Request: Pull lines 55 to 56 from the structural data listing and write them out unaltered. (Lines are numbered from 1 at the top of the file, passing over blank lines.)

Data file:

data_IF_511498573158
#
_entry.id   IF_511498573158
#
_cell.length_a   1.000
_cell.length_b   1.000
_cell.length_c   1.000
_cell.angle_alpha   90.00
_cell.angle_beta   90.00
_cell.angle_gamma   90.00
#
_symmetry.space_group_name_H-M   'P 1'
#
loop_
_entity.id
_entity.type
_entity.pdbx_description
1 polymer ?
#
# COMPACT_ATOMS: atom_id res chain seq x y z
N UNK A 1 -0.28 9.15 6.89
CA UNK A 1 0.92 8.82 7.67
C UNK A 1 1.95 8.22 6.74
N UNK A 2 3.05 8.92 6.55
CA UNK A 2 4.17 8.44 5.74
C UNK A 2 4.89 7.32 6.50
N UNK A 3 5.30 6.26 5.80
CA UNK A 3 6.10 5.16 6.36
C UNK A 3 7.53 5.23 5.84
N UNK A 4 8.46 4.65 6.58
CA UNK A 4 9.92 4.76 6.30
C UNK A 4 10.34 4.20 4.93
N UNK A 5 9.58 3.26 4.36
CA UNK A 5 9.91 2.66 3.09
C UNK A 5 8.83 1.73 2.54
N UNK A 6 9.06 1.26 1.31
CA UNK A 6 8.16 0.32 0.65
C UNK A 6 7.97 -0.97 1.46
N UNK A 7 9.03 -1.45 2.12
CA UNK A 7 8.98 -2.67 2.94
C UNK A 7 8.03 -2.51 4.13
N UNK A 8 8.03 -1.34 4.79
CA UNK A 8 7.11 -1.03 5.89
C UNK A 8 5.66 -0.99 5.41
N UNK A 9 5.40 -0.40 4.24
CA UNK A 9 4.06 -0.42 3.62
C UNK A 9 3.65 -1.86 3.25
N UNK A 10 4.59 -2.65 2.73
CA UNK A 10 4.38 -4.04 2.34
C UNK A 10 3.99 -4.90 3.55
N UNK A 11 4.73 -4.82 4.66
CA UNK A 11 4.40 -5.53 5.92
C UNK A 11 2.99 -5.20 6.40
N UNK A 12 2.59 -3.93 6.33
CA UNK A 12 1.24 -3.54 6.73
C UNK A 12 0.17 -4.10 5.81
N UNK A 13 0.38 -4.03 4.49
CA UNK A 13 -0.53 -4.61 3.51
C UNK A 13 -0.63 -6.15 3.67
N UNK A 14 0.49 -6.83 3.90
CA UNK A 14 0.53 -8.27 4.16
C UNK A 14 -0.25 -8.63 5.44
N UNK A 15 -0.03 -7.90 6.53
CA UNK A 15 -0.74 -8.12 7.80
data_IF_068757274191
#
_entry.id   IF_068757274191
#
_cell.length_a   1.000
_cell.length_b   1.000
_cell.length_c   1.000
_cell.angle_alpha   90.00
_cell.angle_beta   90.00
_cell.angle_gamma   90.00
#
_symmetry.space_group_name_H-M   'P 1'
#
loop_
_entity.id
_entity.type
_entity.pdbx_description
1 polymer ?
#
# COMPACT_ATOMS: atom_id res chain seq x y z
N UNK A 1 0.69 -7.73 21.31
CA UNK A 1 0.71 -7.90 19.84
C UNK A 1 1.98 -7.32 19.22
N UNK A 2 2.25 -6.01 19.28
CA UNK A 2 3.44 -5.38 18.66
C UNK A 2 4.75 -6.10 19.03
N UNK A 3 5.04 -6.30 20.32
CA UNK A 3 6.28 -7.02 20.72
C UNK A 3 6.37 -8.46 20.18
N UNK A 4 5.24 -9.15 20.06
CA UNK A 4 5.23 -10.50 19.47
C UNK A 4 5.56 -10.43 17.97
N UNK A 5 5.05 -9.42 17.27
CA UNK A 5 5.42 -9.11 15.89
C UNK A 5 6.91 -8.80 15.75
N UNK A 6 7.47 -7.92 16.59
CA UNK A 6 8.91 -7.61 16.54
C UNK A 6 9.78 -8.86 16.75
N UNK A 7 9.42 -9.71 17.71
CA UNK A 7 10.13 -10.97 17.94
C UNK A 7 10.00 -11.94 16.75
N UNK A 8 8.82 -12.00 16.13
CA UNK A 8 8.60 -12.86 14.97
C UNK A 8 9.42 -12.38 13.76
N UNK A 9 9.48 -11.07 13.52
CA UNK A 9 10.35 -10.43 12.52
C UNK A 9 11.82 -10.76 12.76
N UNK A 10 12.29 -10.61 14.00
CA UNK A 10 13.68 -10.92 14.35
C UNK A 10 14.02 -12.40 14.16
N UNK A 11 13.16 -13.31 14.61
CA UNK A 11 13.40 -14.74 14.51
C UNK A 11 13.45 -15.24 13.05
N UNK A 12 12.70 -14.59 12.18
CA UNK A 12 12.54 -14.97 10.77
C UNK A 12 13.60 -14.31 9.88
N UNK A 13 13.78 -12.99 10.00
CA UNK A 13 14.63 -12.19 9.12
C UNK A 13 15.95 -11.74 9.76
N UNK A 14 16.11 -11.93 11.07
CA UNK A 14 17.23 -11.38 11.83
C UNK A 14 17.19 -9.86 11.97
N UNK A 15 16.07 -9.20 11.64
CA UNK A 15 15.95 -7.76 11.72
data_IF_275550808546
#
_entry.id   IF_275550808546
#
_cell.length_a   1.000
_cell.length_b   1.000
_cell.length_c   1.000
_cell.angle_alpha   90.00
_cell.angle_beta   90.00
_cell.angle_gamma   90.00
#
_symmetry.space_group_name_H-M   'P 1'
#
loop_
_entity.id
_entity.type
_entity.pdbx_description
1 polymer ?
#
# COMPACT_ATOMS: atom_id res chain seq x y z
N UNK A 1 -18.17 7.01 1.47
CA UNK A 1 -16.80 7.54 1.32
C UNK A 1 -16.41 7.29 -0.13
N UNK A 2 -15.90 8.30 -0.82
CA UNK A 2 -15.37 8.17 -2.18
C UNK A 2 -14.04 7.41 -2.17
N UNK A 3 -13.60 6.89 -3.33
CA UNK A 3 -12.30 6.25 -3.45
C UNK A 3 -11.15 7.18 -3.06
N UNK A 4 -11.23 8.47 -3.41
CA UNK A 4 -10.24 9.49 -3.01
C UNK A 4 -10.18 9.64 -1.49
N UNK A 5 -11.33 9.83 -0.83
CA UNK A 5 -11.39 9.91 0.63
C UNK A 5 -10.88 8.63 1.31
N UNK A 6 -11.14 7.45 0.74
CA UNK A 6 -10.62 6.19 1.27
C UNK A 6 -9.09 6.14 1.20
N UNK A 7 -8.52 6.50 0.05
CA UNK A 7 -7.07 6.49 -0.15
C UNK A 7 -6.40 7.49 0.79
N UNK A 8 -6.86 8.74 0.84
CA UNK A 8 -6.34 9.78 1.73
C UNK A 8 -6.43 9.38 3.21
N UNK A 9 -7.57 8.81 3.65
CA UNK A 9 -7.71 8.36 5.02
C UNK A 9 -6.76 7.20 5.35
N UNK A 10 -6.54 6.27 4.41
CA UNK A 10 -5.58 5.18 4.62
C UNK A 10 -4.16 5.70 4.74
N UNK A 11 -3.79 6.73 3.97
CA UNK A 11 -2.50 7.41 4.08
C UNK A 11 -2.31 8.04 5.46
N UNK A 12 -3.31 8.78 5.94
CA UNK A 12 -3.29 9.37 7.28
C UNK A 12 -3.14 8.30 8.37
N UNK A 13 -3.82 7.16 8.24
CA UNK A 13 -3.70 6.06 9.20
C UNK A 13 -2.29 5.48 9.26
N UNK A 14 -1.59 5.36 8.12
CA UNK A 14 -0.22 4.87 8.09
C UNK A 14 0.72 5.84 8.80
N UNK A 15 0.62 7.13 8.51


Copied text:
CA UNK A 12 1.24 -3.54 6.73
C UNK A 12 0.17 -4.10 5.81